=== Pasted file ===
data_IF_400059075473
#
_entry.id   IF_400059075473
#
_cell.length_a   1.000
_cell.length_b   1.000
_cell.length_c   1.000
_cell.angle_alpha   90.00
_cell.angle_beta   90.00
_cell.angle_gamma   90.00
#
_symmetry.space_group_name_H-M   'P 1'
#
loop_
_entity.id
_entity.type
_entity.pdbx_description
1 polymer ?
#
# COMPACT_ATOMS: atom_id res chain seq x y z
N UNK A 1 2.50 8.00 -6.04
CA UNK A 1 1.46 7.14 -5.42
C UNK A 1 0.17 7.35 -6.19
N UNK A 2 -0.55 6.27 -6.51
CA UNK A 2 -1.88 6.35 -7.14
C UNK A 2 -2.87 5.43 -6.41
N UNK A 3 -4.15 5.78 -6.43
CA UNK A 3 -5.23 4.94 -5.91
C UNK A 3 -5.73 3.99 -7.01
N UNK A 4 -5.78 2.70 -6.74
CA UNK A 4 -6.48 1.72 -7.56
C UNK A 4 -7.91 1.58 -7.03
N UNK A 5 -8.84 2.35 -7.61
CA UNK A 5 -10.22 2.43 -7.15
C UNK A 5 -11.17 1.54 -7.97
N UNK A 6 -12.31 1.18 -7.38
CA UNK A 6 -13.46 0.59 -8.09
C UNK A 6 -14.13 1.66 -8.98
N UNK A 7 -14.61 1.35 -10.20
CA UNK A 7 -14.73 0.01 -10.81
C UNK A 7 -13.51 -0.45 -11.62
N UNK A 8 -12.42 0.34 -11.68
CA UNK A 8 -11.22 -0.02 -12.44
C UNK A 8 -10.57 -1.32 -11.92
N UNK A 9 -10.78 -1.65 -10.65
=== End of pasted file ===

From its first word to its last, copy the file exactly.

data_IF_400059075473
#
_entry.id   IF_400059075473
#
_cell.length_a   1.000
_cell.length_b   1.000
_cell.length_c   1.000
_cell.angle_alpha   90.00
_cell.angle_beta   90.00
_cell.angle_gamma   90.00
#
_symmetry.space_group_name_H-M   'P 1'
#
loop_
_entity.id
_entity.type
_entity.pdbx_description
1 polymer ?
#
# COMPACT_ATOMS: atom_id res chain seq x y z
N UNK A 1 2.50 8.00 -6.04
CA UNK A 1 1.46 7.14 -5.42
C UNK A 1 0.17 7.35 -6.19
N UNK A 2 -0.55 6.27 -6.51
CA UNK A 2 -1.88 6.35 -7.14
C UNK A 2 -2.87 5.43 -6.41
N UNK A 3 -4.15 5.78 -6.43
CA UNK A 3 -5.23 4.94 -5.91
C UNK A 3 -5.73 3.99 -7.01
N UNK A 4 -5.78 2.70 -6.74
CA UNK A 4 -6.48 1.72 -7.56
C UNK A 4 -7.91 1.58 -7.03
N UNK A 5 -8.84 2.35 -7.61
CA UNK A 5 -10.22 2.43 -7.15
C UNK A 5 -11.17 1.54 -7.97
N UNK A 6 -12.31 1.18 -7.38
CA UNK A 6 -13.46 0.59 -8.09
C UNK A 6 -14.13 1.66 -8.98
N UNK A 7 -14.61 1.35 -10.20
CA UNK A 7 -14.73 0.01 -10.81
C UNK A 7 -13.51 -0.45 -11.62
N UNK A 8 -12.42 0.34 -11.68
CA UNK A 8 -11.22 -0.02 -12.44
C UNK A 8 -10.57 -1.32 -11.92
N UNK A 9 -10.78 -1.65 -10.65